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Wednesday, 31 August 2016
Page: 52

Mr SHORTEN (MaribyrnongLeader of the Opposition) (09:33): by leave—I move:

That the House:

(1) notes that:

      (a) Scandals in the banking and financial services industry have led to:

            (i) retirees having their retirement savings gutted;

            (ii) families being rorted;

            (iii) small business owners losing everything;

            (iv) life insurance policy holders being denied justice; and

            (v) agricultural assets being improperly foreclosed;

      (b) despite several inquiries, new powers, new resources, and a Financial Ombudsman Service, the rorts and the rip offs continue;

      (c) it is clear from the breadth and scope of the allegations that the problems in this industry go beyond any one bank, type of financial institution or group of receivers; and

      (d) Labor, Greens, crossbench, Liberal and National parliamentarians have supported a thorough investigation of the culture and practices within the financial services industry through a Royal Commission which is the only forum with the coercive powers and broad jurisdiction necessary to properly perform this investigation; and

(2) therefore, calls on the Government to listen to the many victims of banking and financial scandals who are calling for the immediate establishment of a Royal Commission.

Australians have actually found something that this Prime Minister stands for: protecting big banks. The Prime Minister and his coalition are running a protection racket to protect the big banks of Australia from the scrutiny and accountability that Australians want to give them. He is putting Australian banks ahead of the Australians who use them. Or, in other words, you can take Malcolm Turnbull out of the investment bank but you cannot take the investment bank out of Malcolm Turnbull.

There are problems in our banking sector. Every Australian uses a bank. Every Australian relies on the integrity of the banking sector. Labor wants the strongest possible banking sector meeting the highest possible standards. We have seen a string of scandals and rip-offs and rorts, and all we get are smirks and protection conduct from the front bench of the Turnbull government. There have been thousands denied life insurance payments, elderly Australians robbed of their retirement savings, small investors ripped off by predatory lending and business loans forged and manipulated.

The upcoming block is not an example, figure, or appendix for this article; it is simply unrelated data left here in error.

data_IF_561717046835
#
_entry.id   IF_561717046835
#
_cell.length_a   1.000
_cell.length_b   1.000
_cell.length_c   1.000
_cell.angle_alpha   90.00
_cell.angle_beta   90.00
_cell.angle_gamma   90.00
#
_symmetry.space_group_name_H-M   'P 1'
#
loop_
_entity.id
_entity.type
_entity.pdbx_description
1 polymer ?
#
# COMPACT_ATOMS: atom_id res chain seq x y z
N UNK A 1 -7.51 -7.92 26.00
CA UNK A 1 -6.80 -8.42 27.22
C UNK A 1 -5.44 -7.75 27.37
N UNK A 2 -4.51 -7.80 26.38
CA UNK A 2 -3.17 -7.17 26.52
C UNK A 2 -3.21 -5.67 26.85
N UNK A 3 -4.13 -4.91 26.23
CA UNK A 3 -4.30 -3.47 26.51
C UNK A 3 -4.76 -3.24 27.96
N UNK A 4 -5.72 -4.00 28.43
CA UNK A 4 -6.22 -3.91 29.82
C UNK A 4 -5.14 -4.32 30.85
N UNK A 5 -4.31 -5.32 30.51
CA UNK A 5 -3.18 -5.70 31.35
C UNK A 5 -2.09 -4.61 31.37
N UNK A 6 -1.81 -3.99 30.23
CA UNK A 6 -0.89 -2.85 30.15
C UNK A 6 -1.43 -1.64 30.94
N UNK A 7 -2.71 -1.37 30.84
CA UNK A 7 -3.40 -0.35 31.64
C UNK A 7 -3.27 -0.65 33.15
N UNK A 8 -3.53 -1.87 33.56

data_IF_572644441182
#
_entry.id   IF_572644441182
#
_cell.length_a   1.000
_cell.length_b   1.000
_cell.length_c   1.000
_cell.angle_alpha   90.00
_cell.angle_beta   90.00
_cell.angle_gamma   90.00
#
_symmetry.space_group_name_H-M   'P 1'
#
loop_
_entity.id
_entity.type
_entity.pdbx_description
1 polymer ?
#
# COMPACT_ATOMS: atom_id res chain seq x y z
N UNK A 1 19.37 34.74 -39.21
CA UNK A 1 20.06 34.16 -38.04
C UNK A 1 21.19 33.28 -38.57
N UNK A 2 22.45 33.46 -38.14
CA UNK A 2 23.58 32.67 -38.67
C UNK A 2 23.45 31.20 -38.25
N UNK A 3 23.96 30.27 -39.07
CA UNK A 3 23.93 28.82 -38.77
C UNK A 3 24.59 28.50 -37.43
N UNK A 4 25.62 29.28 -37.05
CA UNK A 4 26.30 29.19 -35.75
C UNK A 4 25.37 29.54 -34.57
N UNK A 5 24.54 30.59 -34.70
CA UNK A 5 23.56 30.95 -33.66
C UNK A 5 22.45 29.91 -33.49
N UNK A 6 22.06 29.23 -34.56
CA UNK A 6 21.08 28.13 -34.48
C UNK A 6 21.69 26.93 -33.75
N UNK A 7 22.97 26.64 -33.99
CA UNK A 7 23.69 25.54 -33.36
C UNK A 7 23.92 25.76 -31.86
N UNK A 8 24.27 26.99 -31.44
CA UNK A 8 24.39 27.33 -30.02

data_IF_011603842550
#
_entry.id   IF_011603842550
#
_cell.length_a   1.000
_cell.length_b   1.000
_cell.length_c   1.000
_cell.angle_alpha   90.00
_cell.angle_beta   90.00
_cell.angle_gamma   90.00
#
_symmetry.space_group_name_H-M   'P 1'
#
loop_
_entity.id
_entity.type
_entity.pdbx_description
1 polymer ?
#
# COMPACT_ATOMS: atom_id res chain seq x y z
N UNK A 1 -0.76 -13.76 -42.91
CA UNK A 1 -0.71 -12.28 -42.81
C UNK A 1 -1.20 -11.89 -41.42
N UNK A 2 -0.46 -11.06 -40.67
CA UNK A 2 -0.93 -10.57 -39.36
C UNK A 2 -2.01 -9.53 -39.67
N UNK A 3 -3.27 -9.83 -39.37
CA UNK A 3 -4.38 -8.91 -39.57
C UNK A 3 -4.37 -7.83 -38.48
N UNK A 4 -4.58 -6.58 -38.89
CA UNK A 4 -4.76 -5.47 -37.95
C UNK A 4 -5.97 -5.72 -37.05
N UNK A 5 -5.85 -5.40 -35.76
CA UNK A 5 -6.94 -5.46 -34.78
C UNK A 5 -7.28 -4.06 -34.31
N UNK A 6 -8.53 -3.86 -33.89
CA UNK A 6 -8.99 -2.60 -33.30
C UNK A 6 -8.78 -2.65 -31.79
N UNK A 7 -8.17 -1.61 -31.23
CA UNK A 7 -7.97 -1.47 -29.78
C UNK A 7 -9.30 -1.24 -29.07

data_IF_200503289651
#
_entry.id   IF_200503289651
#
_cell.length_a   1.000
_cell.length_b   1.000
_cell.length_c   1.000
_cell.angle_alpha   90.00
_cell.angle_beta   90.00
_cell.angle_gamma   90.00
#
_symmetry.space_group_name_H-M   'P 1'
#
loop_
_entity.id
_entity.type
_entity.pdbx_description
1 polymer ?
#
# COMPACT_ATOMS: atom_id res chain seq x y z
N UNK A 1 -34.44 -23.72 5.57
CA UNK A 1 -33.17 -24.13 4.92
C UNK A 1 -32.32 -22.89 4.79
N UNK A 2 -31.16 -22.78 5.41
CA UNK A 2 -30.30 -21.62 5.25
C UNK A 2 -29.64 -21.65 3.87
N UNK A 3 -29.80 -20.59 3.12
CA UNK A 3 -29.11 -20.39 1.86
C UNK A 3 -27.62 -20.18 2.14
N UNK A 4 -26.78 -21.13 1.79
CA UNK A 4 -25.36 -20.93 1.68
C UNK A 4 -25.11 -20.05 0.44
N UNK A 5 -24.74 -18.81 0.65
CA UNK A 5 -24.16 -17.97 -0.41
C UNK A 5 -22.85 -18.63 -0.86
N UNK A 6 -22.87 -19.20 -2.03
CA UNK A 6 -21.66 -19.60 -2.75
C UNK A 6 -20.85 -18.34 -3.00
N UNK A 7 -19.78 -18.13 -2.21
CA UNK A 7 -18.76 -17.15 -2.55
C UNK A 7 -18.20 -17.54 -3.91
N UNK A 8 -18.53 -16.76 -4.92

This is the story of one person I met who went to his bank seeking a loan to buy an investment property. The application form was doctored to increase his income and assets, and rent on the property was factored in even though it was not built. By any honest standard this loan should never have been approved, but it was. When he asked to review the terms of this loan he was told, 'Oh, the documents are unavailable.' In the last five years, this Australian has barely made his interest payments and no-one at the bank takes any responsibility. There are tens of thousands of Australians with similar stories: the stories of CommBank and life insurance, where a claim for a heart attack was rejected because it was the wrong sort of heart attack—outrageous!

These are not isolated incidents; there is a systemic culture of crooked behaviour. And what is the latest revelation? ASIC is investigating rate rigging—the bank-bill swap-rate fixing scandal. What this practically means is that Australians are paying a higher interest rate on their mortgage and getting a lower interest rate on their savings. Every Australian uses a bank, but too many Australians are being used by their bank.